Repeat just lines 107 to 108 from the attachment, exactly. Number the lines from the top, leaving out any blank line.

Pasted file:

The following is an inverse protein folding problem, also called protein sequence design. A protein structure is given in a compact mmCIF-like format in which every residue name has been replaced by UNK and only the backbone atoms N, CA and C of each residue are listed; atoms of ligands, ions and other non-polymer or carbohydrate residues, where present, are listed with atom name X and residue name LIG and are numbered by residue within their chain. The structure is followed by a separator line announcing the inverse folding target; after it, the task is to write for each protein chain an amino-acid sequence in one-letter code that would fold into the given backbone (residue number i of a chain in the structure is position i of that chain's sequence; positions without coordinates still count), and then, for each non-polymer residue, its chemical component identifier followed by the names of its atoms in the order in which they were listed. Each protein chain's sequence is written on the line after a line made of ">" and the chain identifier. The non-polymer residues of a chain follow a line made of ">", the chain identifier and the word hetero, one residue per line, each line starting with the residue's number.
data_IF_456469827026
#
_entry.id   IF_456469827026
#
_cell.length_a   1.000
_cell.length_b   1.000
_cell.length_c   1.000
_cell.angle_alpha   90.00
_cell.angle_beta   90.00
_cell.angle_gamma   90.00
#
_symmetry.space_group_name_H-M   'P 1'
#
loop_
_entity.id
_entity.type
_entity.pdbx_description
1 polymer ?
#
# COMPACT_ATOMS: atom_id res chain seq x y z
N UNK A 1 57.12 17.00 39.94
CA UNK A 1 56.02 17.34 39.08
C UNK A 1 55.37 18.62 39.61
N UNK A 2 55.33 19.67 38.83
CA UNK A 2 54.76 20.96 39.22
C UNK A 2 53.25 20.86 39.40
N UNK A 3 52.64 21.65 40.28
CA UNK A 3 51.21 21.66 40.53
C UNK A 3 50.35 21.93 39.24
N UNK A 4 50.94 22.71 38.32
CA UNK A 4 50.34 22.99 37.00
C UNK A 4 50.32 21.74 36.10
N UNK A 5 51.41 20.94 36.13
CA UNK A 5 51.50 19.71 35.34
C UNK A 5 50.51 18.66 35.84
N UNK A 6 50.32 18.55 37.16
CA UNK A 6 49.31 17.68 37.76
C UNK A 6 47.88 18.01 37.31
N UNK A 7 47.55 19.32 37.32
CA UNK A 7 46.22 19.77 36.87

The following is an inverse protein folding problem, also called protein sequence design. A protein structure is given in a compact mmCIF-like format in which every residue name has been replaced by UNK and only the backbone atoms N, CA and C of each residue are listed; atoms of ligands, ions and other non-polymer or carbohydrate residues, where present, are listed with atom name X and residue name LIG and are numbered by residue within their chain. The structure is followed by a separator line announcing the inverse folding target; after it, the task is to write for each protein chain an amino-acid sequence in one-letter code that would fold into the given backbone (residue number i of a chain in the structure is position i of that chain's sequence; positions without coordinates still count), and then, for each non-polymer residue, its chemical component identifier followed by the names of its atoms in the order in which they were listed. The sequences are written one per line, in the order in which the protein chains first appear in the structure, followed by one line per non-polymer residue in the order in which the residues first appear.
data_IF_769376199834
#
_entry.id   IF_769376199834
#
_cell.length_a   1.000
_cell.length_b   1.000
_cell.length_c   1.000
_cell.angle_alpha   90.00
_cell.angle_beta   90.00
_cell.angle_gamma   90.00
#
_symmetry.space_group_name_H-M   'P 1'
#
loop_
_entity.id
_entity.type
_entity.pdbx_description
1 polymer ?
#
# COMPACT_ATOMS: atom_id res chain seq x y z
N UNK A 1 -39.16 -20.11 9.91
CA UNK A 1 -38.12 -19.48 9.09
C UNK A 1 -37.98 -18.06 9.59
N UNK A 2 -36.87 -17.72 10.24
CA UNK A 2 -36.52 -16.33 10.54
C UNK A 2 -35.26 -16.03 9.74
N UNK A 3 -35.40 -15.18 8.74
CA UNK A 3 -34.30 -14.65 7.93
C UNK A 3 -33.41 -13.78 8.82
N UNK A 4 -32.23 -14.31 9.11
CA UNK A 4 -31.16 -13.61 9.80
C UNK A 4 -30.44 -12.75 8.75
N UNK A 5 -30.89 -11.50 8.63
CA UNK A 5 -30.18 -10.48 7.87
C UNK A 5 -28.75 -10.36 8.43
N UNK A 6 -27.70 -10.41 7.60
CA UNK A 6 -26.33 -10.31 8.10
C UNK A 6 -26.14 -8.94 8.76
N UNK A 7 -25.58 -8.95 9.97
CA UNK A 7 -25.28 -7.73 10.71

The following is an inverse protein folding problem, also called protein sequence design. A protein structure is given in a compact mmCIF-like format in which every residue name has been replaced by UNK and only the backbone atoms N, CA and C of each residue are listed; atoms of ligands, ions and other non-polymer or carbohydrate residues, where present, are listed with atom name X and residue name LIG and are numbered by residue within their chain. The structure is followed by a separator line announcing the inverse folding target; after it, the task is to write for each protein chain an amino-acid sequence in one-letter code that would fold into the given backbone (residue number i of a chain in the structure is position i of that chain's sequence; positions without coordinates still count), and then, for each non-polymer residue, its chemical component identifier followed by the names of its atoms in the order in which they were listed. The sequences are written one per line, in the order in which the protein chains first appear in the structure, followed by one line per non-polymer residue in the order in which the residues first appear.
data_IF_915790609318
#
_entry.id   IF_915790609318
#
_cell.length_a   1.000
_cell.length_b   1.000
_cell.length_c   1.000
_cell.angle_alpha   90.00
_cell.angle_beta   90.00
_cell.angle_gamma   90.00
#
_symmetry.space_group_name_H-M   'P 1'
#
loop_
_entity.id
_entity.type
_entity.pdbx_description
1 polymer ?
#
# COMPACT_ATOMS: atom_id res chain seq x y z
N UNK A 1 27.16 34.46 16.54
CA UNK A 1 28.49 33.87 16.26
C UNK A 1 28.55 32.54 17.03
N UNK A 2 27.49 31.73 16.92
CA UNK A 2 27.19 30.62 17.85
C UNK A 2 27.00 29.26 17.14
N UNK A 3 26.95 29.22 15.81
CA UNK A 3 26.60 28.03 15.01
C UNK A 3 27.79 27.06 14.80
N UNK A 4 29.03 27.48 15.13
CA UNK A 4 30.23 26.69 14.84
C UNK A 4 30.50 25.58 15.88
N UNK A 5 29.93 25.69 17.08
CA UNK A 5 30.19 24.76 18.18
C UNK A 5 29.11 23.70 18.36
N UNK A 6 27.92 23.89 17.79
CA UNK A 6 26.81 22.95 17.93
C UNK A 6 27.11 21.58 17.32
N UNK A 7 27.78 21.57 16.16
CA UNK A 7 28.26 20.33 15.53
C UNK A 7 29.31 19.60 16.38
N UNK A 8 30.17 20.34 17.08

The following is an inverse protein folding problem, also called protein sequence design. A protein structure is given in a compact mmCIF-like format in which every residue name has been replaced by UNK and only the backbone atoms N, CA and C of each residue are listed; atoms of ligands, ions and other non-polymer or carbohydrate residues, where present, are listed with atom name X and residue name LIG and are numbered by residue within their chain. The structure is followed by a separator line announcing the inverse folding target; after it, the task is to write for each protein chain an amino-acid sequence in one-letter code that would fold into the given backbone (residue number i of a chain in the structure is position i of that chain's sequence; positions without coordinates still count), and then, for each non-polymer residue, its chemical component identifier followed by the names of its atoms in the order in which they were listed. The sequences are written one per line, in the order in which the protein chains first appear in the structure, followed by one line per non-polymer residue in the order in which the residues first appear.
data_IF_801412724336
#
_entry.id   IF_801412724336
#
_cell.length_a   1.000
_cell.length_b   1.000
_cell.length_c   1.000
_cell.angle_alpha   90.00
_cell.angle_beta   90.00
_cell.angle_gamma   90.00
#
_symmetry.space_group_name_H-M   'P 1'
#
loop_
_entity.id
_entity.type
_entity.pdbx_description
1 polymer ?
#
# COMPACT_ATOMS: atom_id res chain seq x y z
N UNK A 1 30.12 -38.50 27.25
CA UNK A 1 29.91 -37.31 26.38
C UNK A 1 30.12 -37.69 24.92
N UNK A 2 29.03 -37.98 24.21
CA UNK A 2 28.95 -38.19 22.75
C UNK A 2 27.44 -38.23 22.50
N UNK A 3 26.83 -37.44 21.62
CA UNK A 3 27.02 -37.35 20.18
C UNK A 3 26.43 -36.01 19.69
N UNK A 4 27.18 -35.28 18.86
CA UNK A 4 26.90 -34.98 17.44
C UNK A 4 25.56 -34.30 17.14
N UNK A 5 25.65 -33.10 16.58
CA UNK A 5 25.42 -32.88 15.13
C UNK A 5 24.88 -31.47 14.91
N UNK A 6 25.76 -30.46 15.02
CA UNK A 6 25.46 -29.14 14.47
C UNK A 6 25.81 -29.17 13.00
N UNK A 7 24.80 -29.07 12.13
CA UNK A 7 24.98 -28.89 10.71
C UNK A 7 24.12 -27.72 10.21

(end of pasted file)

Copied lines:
N UNK A 2 27.49 31.73 16.92
CA UNK A 2 27.19 30.62 17.85